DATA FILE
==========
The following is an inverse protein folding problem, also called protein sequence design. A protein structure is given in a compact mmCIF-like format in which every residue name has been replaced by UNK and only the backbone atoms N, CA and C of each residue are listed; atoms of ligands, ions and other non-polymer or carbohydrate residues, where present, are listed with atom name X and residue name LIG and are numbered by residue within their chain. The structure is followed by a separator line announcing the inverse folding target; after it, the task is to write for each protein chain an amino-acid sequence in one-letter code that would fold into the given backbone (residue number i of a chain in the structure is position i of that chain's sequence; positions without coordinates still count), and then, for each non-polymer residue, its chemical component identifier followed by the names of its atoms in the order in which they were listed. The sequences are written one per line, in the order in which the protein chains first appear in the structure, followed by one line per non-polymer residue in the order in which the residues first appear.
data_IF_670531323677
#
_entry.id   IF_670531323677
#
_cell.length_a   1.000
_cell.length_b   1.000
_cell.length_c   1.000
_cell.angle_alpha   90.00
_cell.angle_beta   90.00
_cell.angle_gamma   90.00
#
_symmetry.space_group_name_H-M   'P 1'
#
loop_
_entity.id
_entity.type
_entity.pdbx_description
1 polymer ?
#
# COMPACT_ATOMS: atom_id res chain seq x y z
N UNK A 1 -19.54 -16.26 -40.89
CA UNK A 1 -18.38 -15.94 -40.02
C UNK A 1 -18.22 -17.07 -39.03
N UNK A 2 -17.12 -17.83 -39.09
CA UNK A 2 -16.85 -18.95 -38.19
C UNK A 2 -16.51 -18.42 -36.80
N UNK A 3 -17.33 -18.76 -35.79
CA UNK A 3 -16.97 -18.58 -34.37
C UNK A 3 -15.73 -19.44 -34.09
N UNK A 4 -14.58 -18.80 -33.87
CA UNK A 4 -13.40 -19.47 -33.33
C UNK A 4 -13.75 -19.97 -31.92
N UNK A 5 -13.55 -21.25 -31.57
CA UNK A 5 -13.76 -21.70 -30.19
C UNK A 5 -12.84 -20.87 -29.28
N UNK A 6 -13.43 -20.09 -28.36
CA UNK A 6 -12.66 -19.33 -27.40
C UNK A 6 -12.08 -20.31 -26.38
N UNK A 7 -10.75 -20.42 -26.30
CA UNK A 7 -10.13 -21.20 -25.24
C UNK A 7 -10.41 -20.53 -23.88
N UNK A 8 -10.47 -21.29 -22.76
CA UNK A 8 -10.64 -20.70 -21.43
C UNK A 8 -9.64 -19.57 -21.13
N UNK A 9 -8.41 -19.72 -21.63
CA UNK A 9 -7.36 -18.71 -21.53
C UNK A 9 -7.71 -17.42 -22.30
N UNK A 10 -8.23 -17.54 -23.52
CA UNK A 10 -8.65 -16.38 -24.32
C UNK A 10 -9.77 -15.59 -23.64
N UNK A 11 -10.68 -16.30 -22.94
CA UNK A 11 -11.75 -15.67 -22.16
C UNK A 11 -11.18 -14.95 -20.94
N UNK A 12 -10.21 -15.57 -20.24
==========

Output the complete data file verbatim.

The following is an inverse protein folding problem, also called protein sequence design. A protein structure is given in a compact mmCIF-like format in which every residue name has been replaced by UNK and only the backbone atoms N, CA and C of each residue are listed; atoms of ligands, ions and other non-polymer or carbohydrate residues, where present, are listed with atom name X and residue name LIG and are numbered by residue within their chain. The structure is followed by a separator line announcing the inverse folding target; after it, the task is to write for each protein chain an amino-acid sequence in one-letter code that would fold into the given backbone (residue number i of a chain in the structure is position i of that chain's sequence; positions without coordinates still count), and then, for each non-polymer residue, its chemical component identifier followed by the names of its atoms in the order in which they were listed. The sequences are written one per line, in the order in which the protein chains first appear in the structure, followed by one line per non-polymer residue in the order in which the residues first appear.
data_IF_670531323677
#
_entry.id   IF_670531323677
#
_cell.length_a   1.000
_cell.length_b   1.000
_cell.length_c   1.000
_cell.angle_alpha   90.00
_cell.angle_beta   90.00
_cell.angle_gamma   90.00
#
_symmetry.space_group_name_H-M   'P 1'
#
loop_
_entity.id
_entity.type
_entity.pdbx_description
1 polymer ?
#
# COMPACT_ATOMS: atom_id res chain seq x y z
N UNK A 1 -19.54 -16.26 -40.89
CA UNK A 1 -18.38 -15.94 -40.02
C UNK A 1 -18.22 -17.07 -39.03
N UNK A 2 -17.12 -17.83 -39.09
CA UNK A 2 -16.85 -18.95 -38.19
C UNK A 2 -16.51 -18.42 -36.80
N UNK A 3 -17.33 -18.76 -35.79
CA UNK A 3 -16.97 -18.58 -34.37
C UNK A 3 -15.73 -19.44 -34.09
N UNK A 4 -14.58 -18.80 -33.87
CA UNK A 4 -13.40 -19.47 -33.33
C UNK A 4 -13.75 -19.97 -31.92
N UNK A 5 -13.55 -21.25 -31.57
CA UNK A 5 -13.76 -21.70 -30.19
C UNK A 5 -12.84 -20.87 -29.28
N UNK A 6 -13.43 -20.09 -28.36
CA UNK A 6 -12.66 -19.33 -27.40
C UNK A 6 -12.08 -20.31 -26.38
N UNK A 7 -10.75 -20.42 -26.30
CA UNK A 7 -10.13 -21.20 -25.24
C UNK A 7 -10.41 -20.53 -23.88
N UNK A 8 -10.47 -21.29 -22.76
CA UNK A 8 -10.64 -20.70 -21.43
C UNK A 8 -9.64 -19.57 -21.13
N UNK A 9 -8.41 -19.72 -21.63
CA UNK A 9 -7.36 -18.71 -21.53
C UNK A 9 -7.71 -17.42 -22.30
N UNK A 10 -8.23 -17.54 -23.52
CA UNK A 10 -8.65 -16.38 -24.32
C UNK A 10 -9.77 -15.59 -23.64
N UNK A 11 -10.68 -16.30 -22.94
CA UNK A 11 -11.75 -15.67 -22.16
C UNK A 11 -11.18 -14.95 -20.94
N UNK A 12 -10.21 -15.57 -20.24